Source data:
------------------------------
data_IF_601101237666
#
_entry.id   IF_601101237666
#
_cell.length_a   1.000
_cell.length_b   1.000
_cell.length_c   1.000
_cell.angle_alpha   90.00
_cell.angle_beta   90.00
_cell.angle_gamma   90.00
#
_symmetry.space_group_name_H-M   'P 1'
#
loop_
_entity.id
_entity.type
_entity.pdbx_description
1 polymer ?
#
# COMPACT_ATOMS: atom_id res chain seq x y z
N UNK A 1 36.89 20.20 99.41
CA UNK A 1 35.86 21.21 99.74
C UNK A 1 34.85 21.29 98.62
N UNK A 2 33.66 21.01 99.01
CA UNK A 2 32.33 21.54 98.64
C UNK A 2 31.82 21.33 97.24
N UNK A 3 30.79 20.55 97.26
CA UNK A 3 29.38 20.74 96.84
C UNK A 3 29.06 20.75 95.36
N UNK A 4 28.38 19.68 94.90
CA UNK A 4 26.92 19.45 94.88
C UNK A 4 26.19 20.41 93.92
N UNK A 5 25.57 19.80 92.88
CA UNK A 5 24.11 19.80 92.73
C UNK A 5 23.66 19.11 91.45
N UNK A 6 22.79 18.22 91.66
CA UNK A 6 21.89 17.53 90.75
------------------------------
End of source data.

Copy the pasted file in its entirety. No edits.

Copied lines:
data_IF_601101237666
#
_entry.id   IF_601101237666
#
_cell.length_a   1.000
_cell.length_b   1.000
_cell.length_c   1.000
_cell.angle_alpha   90.00
_cell.angle_beta   90.00
_cell.angle_gamma   90.00
#
_symmetry.space_group_name_H-M   'P 1'
#
loop_
_entity.id
_entity.type
_entity.pdbx_description
1 polymer ?
#
# COMPACT_ATOMS: atom_id res chain seq x y z
N UNK A 1 36.89 20.20 99.41
CA UNK A 1 35.86 21.21 99.74
C UNK A 1 34.85 21.29 98.62
N UNK A 2 33.66 21.01 99.01
CA UNK A 2 32.33 21.54 98.64
C UNK A 2 31.82 21.33 97.24
N UNK A 3 30.79 20.55 97.26
CA UNK A 3 29.38 20.74 96.84
C UNK A 3 29.06 20.75 95.36
N UNK A 4 28.38 19.68 94.90
CA UNK A 4 26.92 19.45 94.88
C UNK A 4 26.19 20.41 93.92
N UNK A 5 25.57 19.80 92.88
CA UNK A 5 24.11 19.80 92.73
C UNK A 5 23.66 19.11 91.45
N UNK A 6 22.79 18.22 91.66
CA UNK A 6 21.89 17.53 90.75